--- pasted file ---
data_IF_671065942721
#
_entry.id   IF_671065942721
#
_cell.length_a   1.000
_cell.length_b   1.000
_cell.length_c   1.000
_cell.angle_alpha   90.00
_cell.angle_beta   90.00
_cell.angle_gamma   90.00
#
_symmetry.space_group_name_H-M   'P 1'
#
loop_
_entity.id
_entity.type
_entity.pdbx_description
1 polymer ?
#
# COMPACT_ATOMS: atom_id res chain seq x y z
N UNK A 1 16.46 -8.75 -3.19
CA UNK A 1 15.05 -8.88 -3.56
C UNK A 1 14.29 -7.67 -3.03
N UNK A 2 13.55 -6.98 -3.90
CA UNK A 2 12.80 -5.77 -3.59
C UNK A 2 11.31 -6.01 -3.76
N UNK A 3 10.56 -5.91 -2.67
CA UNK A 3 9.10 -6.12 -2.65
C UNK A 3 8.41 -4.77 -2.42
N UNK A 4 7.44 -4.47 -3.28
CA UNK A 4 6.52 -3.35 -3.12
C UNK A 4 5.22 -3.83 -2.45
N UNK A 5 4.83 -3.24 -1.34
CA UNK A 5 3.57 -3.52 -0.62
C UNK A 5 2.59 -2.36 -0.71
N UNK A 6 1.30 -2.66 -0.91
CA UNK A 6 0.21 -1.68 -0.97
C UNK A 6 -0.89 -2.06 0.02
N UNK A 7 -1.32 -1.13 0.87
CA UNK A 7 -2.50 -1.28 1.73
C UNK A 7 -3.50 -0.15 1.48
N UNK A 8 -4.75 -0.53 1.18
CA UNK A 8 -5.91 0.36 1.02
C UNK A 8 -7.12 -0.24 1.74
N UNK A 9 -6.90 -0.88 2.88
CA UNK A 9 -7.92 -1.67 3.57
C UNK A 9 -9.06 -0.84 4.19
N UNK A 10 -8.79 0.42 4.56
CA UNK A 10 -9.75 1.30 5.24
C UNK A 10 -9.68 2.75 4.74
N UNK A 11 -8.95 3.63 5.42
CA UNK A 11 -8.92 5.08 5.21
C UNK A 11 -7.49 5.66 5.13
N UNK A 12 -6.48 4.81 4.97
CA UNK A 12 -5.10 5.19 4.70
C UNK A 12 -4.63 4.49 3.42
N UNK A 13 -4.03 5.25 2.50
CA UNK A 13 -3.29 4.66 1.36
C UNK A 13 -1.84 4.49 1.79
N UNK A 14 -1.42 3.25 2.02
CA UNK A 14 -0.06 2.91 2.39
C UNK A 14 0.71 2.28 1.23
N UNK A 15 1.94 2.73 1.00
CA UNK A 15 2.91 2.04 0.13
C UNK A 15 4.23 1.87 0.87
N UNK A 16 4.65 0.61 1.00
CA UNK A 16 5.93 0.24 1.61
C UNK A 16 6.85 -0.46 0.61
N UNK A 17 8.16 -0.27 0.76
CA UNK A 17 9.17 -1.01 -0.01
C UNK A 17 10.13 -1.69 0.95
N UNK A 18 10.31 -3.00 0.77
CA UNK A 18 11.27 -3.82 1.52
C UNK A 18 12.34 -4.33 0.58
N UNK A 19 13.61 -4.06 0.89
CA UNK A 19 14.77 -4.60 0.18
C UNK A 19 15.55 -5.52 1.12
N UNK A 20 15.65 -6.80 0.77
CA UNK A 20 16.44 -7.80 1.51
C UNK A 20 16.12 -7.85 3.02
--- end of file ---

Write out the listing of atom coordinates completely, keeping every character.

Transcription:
data_IF_671065942721
#
_entry.id   IF_671065942721
#
_cell.length_a   1.000
_cell.length_b   1.000
_cell.length_c   1.000
_cell.angle_alpha   90.00
_cell.angle_beta   90.00
_cell.angle_gamma   90.00
#
_symmetry.space_group_name_H-M   'P 1'
#
loop_
_entity.id
_entity.type
_entity.pdbx_description
1 polymer ?
#
# COMPACT_ATOMS: atom_id res chain seq x y z
N UNK A 1 16.46 -8.75 -3.19
CA UNK A 1 15.05 -8.88 -3.56
C UNK A 1 14.29 -7.67 -3.03
N UNK A 2 13.55 -6.98 -3.90
CA UNK A 2 12.80 -5.77 -3.59
C UNK A 2 11.31 -6.01 -3.76
N UNK A 3 10.56 -5.91 -2.67
CA UNK A 3 9.10 -6.12 -2.65
C UNK A 3 8.41 -4.77 -2.42
N UNK A 4 7.44 -4.47 -3.28
CA UNK A 4 6.52 -3.35 -3.12
C UNK A 4 5.22 -3.83 -2.45
N UNK A 5 4.83 -3.24 -1.34
CA UNK A 5 3.57 -3.52 -0.62
C UNK A 5 2.59 -2.36 -0.71
N UNK A 6 1.30 -2.66 -0.91
CA UNK A 6 0.21 -1.68 -0.97
C UNK A 6 -0.89 -2.06 0.02
N UNK A 7 -1.32 -1.13 0.87
CA UNK A 7 -2.50 -1.28 1.73
C UNK A 7 -3.50 -0.15 1.48
N UNK A 8 -4.75 -0.53 1.18
CA UNK A 8 -5.91 0.36 1.02
C UNK A 8 -7.12 -0.24 1.74
N UNK A 9 -6.90 -0.88 2.88
CA UNK A 9 -7.92 -1.67 3.57
C UNK A 9 -9.06 -0.84 4.19
N UNK A 10 -8.79 0.42 4.56
CA UNK A 10 -9.75 1.30 5.24
C UNK A 10 -9.68 2.75 4.74
N UNK A 11 -8.95 3.63 5.42
CA UNK A 11 -8.92 5.08 5.21
C UNK A 11 -7.49 5.66 5.13
N UNK A 12 -6.48 4.81 4.97
CA UNK A 12 -5.10 5.19 4.70
C UNK A 12 -4.63 4.49 3.42
N UNK A 13 -4.03 5.25 2.50
CA UNK A 13 -3.29 4.66 1.36
C UNK A 13 -1.84 4.49 1.79
N UNK A 14 -1.42 3.25 2.02
CA UNK A 14 -0.06 2.91 2.39
C UNK A 14 0.71 2.28 1.23
N UNK A 15 1.94 2.73 1.00
CA UNK A 15 2.91 2.04 0.13
C UNK A 15 4.23 1.87 0.87
N UNK A 16 4.65 0.61 1.00
CA UNK A 16 5.93 0.24 1.61
C UNK A 16 6.85 -0.46 0.61
N UNK A 17 8.16 -0.27 0.76
CA UNK A 17 9.17 -1.01 -0.01
C UNK A 17 10.13 -1.69 0.95
N UNK A 18 10.31 -3.00 0.77
CA UNK A 18 11.27 -3.82 1.52
C UNK A 18 12.34 -4.33 0.58
N UNK A 19 13.61 -4.06 0.89
CA UNK A 19 14.77 -4.60 0.18
C UNK A 19 15.55 -5.52 1.12
N UNK A 20 15.65 -6.80 0.77
CA UNK A 20 16.44 -7.80 1.51
C UNK A 20 16.12 -7.85 3.02